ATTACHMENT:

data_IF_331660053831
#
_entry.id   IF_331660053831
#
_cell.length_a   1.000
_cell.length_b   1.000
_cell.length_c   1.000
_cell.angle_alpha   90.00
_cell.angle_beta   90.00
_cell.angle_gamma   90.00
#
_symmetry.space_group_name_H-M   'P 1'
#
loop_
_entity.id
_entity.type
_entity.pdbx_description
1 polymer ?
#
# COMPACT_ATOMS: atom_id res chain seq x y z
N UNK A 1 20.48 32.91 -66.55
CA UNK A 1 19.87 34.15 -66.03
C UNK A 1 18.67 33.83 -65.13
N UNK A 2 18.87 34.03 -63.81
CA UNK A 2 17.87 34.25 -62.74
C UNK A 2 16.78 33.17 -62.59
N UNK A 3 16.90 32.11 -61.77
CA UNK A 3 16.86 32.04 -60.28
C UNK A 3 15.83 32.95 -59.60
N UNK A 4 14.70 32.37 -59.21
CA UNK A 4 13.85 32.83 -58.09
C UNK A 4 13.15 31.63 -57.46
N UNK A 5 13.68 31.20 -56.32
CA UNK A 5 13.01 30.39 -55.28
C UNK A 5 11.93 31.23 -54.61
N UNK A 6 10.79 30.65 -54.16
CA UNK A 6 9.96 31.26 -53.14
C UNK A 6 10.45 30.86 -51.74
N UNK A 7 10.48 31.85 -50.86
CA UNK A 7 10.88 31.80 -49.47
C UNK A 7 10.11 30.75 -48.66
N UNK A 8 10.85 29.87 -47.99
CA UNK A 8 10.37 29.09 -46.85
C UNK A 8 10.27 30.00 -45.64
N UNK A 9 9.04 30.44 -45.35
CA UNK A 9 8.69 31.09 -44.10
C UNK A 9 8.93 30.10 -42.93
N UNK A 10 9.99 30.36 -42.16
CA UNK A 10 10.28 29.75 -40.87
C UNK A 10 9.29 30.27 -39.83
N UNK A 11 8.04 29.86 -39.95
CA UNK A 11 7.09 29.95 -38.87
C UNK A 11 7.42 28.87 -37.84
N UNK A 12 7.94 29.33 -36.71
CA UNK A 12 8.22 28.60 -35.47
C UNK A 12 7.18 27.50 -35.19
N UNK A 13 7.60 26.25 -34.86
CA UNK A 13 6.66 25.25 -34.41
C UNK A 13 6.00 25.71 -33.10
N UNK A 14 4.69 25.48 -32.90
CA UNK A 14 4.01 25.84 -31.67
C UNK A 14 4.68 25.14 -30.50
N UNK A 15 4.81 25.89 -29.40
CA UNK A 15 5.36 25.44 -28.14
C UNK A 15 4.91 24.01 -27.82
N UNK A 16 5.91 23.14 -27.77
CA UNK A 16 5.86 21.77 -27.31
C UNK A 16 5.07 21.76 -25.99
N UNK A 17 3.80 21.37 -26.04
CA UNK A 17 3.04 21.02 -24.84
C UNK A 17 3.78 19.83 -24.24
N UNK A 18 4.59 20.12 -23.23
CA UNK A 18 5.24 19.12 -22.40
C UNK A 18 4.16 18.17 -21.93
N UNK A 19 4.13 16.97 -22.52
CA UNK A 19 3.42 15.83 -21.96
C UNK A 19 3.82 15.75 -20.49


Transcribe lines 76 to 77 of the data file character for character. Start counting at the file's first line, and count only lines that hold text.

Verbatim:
CA UNK A 19 3.42 15.83 -21.96
C UNK A 19 3.82 15.75 -20.49